I saw this on another blog a little while ago and thought it was helpful. How do you go about talking to a friend who feels like they are doubting what they believe? Here’s some questions you might ask in order to help sort through confusing thoughts.
1. What are you doubting? There are three primary things people doubt: 1) Their salvation, 2) God’s love for them, 3) fundamental issues of the faith. Included with the doubt of salvation is a sub-category: belief that they have committed the unforgivable sin. Which one do you find yourself doubting?
2. If it is a fundamental issue of the faith that you are doubting, which one is it? The reliability of Scripture? The reality of Hell? The exclusivity of Christ? The existence of God? Etc.
(This is important as, more often than not, people are having an emotional struggle, not an intellectual one, even if they don’t identify it as such. For example, ninety-nine percent of the time, people doubt hell and Christ’s exclusivity not because they have found some compelling logical argument against it, but because it does not square with them emotionally. This does not speak to the legitimacy of the doubt, but to the source of its genesis.)
3. Tell me about this aspect of your personality: Would you describe yourself as an intense person who tends toward compulsiveness or a laid back person with a lot of patience? Why does this matter? Sometimes, more intense people experience times of extreme doubt, often coming on acutely without any warning. This is especially the case when people have [or at least believe themselves to have] more intellectually based doubts. Ironically, I find this most among young men who aspire to be apologists, believing that they must immediately and completely immerse themselves in every debate, book, and argument that exists, both those for and those against Christianity. Eventually, this type of personality is prone to be a “spiritual emotional breakdown.”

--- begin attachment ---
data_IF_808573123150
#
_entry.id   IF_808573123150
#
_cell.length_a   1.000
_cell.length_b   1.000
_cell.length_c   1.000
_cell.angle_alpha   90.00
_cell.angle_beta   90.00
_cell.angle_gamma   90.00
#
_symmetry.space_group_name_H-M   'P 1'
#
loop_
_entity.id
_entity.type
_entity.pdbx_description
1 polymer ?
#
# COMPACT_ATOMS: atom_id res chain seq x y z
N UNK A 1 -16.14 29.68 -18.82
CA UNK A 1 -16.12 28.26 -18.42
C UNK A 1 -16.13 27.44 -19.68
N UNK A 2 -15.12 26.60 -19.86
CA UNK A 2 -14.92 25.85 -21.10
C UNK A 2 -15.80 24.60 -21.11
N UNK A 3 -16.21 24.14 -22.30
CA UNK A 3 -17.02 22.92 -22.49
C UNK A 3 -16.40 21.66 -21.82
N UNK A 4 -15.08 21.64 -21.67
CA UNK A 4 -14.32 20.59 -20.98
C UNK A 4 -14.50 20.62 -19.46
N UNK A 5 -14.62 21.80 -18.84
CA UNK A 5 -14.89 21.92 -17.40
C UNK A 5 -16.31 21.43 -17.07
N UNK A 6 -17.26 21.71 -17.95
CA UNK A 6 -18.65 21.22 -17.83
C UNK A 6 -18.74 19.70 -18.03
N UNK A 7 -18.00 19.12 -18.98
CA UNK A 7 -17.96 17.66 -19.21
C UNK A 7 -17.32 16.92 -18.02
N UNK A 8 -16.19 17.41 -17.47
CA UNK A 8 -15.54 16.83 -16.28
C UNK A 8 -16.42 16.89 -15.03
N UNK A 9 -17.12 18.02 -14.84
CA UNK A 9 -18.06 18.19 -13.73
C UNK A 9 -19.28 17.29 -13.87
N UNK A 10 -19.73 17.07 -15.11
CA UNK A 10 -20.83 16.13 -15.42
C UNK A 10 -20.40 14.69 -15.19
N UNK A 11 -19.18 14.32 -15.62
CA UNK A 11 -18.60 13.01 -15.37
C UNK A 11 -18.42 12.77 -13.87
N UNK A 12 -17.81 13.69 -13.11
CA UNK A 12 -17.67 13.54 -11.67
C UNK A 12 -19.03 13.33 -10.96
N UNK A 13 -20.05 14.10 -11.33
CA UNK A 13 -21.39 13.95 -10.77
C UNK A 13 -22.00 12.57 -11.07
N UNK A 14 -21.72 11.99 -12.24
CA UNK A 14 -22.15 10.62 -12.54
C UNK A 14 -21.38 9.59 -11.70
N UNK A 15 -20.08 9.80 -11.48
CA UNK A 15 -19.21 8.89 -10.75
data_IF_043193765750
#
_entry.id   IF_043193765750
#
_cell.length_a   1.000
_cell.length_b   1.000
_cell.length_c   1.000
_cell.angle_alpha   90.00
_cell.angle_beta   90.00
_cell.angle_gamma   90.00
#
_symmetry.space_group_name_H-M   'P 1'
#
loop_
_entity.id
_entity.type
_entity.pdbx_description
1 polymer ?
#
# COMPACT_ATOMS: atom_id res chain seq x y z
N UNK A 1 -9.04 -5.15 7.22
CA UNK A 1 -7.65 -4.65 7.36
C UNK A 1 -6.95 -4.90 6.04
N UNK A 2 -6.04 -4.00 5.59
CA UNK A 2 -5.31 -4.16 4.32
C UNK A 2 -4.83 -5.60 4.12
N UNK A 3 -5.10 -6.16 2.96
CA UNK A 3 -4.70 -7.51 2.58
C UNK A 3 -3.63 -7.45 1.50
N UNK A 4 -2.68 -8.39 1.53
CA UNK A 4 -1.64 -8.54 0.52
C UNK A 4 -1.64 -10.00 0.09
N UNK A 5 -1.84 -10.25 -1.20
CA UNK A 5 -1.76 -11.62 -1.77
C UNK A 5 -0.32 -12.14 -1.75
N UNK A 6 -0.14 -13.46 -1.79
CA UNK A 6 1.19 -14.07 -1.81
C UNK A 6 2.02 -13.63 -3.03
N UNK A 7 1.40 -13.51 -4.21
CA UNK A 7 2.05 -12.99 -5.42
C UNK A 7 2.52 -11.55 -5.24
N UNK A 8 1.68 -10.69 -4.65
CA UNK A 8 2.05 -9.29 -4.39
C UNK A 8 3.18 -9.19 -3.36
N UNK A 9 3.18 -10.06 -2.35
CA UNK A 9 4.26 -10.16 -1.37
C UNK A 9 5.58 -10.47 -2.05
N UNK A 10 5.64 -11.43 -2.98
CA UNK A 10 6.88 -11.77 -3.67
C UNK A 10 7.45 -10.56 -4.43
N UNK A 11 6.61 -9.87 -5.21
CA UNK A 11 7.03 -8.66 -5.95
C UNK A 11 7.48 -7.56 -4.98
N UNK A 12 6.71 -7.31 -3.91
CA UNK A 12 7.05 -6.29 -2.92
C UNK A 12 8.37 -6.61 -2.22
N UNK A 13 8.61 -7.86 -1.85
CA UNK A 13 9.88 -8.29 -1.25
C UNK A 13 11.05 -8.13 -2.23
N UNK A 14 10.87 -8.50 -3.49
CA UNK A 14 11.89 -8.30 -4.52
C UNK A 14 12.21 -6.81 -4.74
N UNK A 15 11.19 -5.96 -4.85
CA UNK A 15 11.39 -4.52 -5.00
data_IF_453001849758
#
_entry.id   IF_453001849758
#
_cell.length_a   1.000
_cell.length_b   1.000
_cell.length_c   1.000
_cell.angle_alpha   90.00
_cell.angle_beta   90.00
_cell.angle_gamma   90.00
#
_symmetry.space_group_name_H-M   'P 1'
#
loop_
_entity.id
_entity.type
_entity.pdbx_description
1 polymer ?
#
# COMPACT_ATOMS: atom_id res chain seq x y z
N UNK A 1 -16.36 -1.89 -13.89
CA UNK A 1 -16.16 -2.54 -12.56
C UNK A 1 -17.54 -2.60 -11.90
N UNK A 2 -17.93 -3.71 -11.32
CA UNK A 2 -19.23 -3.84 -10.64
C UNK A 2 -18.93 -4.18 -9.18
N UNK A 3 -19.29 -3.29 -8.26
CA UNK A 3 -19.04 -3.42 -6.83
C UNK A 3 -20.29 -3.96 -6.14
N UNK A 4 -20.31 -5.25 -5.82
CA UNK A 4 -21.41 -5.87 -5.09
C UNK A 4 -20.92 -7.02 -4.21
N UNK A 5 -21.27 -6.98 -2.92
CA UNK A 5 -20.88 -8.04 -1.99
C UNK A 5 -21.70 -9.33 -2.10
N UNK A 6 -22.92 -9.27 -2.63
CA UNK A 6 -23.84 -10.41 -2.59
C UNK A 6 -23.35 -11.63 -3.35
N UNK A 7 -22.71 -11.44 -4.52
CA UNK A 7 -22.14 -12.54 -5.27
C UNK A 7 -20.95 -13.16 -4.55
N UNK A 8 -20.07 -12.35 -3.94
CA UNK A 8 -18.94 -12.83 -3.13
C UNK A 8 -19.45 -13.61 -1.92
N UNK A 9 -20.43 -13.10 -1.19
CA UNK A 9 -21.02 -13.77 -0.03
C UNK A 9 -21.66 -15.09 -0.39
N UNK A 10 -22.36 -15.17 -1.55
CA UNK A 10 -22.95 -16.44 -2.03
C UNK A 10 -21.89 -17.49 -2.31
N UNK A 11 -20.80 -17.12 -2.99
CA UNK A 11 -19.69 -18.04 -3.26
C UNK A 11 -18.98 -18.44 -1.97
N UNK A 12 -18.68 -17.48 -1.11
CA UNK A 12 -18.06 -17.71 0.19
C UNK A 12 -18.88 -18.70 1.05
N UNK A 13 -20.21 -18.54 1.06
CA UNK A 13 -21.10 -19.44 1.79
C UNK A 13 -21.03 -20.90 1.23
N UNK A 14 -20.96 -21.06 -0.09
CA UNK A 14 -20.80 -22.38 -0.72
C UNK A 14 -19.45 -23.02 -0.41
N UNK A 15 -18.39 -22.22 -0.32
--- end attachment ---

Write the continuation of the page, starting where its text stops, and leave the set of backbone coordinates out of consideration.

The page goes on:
4. Are there any medications that you have recently started taking?
5. Are there any medications that you have recently stopped taking? As much as some Christians would like to think differently, your brain drastically affects your mind. In other words, brain chemistry—affected by many medications—can deeply affect your beliefs, perceptions of reality, and confidence in your faith. When one starts or suddenly stops some medication, doubts may soon follow.
6. Are there any books or teachings that you have recently been reading that might have contributed to your wavering faith? If so, which ones?
7. Do you believe that faith and doubt can exist at the same time? Some people have been brought up believing that everything is black and white. If one has faith, they have no doubt. If they have doubt, they have no faith. I have often found that the alleviation of this falsehood coupled with the introduction and application of the idea of the tension between faith and doubt is all that is needed to reintroduce bloodflow to the soul.
8. Is there any persistent and unrepentant sin in which you are involved? This is sometime the first and only question that people ask. Conversely, for some, it is anathema to suppose that sin might be the issue. While it is not the first question I ask, it is, nevertheless, very important and sometimes the cause of people’s doubt.
–by C. Michael Patton